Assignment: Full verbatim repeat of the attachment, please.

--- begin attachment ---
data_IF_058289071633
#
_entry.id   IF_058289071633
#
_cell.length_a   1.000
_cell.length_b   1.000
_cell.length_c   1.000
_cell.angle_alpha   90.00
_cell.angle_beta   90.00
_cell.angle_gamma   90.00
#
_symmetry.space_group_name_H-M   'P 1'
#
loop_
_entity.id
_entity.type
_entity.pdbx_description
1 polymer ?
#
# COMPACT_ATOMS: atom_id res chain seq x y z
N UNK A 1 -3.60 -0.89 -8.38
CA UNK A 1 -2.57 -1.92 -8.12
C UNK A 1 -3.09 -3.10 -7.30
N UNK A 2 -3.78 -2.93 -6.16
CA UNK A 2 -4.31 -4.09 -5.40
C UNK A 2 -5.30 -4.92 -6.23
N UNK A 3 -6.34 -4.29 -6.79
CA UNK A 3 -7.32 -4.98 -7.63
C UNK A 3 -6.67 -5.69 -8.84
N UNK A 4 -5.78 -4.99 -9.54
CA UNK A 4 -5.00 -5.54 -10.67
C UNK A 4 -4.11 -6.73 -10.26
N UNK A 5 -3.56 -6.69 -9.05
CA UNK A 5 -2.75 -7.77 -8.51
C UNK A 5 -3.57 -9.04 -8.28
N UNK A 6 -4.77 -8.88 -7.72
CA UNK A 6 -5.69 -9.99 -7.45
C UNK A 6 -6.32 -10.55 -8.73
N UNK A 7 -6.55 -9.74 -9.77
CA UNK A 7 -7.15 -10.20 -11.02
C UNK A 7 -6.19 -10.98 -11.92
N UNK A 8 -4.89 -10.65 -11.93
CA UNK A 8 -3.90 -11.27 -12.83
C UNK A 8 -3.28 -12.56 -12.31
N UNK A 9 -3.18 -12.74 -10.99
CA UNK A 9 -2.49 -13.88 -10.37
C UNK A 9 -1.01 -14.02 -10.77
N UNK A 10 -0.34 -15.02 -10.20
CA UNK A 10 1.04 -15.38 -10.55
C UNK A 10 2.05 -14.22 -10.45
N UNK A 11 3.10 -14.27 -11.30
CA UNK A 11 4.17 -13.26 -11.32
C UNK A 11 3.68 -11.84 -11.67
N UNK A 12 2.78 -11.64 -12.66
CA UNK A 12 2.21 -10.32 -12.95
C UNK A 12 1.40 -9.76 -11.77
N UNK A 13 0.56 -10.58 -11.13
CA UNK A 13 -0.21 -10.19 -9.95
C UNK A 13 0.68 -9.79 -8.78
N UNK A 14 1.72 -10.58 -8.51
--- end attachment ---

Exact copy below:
data_IF_058289071633
#
_entry.id   IF_058289071633
#
_cell.length_a   1.000
_cell.length_b   1.000
_cell.length_c   1.000
_cell.angle_alpha   90.00
_cell.angle_beta   90.00
_cell.angle_gamma   90.00
#
_symmetry.space_group_name_H-M   'P 1'
#
loop_
_entity.id
_entity.type
_entity.pdbx_description
1 polymer ?
#
# COMPACT_ATOMS: atom_id res chain seq x y z
N UNK A 1 -3.60 -0.89 -8.38
CA UNK A 1 -2.57 -1.92 -8.12
C UNK A 1 -3.09 -3.10 -7.30
N UNK A 2 -3.78 -2.93 -6.16
CA UNK A 2 -4.31 -4.09 -5.40
C UNK A 2 -5.30 -4.92 -6.23
N UNK A 3 -6.34 -4.29 -6.79
CA UNK A 3 -7.32 -4.98 -7.63
C UNK A 3 -6.67 -5.69 -8.84
N UNK A 4 -5.78 -4.99 -9.54
CA UNK A 4 -5.00 -5.54 -10.67
C UNK A 4 -4.11 -6.73 -10.26
N UNK A 5 -3.56 -6.69 -9.05
CA UNK A 5 -2.75 -7.77 -8.51
C UNK A 5 -3.57 -9.04 -8.28
N UNK A 6 -4.77 -8.88 -7.72
CA UNK A 6 -5.69 -9.99 -7.45
C UNK A 6 -6.32 -10.55 -8.73
N UNK A 7 -6.55 -9.74 -9.77
CA UNK A 7 -7.15 -10.20 -11.02
C UNK A 7 -6.19 -10.98 -11.92
N UNK A 8 -4.89 -10.65 -11.93
CA UNK A 8 -3.90 -11.27 -12.83
C UNK A 8 -3.28 -12.56 -12.31
N UNK A 9 -3.18 -12.74 -10.99
CA UNK A 9 -2.49 -13.88 -10.37
C UNK A 9 -1.01 -14.02 -10.77
N UNK A 10 -0.34 -15.02 -10.20
CA UNK A 10 1.04 -15.38 -10.55
C UNK A 10 2.05 -14.22 -10.45
N UNK A 11 3.10 -14.27 -11.30
CA UNK A 11 4.17 -13.26 -11.32
C UNK A 11 3.68 -11.84 -11.67
N UNK A 12 2.78 -11.64 -12.66
CA UNK A 12 2.21 -10.32 -12.95
C UNK A 12 1.40 -9.76 -11.77
N UNK A 13 0.56 -10.58 -11.13
CA UNK A 13 -0.21 -10.19 -9.95
C UNK A 13 0.68 -9.79 -8.78
N UNK A 14 1.72 -10.58 -8.51